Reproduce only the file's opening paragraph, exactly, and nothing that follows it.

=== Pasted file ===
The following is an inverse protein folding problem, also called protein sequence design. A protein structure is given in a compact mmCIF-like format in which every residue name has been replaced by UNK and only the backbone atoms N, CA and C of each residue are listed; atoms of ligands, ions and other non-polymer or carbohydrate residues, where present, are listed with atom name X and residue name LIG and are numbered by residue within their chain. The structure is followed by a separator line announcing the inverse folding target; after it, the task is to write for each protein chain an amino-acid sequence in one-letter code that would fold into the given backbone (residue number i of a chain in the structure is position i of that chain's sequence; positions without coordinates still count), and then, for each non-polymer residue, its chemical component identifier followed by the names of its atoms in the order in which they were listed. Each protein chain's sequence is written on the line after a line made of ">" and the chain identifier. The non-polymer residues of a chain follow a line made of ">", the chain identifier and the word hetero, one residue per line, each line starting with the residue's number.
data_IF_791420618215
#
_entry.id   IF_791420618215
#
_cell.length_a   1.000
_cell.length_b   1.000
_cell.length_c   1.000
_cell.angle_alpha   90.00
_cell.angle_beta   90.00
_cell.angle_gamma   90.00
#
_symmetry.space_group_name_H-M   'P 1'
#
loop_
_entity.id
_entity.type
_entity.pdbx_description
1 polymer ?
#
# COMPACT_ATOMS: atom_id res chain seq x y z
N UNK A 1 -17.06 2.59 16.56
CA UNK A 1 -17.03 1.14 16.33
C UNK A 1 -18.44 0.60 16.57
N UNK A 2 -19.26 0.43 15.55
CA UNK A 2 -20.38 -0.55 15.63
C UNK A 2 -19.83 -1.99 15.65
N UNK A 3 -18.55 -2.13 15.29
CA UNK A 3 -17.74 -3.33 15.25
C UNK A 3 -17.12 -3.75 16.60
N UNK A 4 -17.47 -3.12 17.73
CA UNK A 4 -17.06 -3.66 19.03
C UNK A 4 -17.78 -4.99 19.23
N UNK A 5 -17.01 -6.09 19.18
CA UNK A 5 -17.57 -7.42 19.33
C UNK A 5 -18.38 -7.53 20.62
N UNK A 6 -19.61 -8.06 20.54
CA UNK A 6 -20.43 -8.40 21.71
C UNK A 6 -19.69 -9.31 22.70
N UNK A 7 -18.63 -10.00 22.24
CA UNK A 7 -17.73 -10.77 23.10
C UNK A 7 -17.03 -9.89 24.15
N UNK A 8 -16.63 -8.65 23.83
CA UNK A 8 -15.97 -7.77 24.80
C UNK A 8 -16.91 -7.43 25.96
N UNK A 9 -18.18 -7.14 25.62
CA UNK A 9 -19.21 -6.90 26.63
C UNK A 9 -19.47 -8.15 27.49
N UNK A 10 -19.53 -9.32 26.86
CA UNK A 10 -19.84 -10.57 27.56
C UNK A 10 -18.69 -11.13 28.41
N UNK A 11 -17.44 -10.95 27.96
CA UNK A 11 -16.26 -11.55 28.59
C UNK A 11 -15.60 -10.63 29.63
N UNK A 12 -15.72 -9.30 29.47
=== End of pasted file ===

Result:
The following is an inverse protein folding problem, also called protein sequence design. A protein structure is given in a compact mmCIF-like format in which every residue name has been replaced by UNK and only the backbone atoms N, CA and C of each residue are listed; atoms of ligands, ions and other non-polymer or carbohydrate residues, where present, are listed with atom name X and residue name LIG and are numbered by residue within their chain. The structure is followed by a separator line announcing the inverse folding target; after it, the task is to write for each protein chain an amino-acid sequence in one-letter code that would fold into the given backbone (residue number i of a chain in the structure is position i of that chain's sequence; positions without coordinates still count), and then, for each non-polymer residue, its chemical component identifier followed by the names of its atoms in the order in which they were listed. Each protein chain's sequence is written on the line after a line made of ">" and the chain identifier. The non-polymer residues of a chain follow a line made of ">", the chain identifier and the word hetero, one residue per line, each line starting with the residue's number.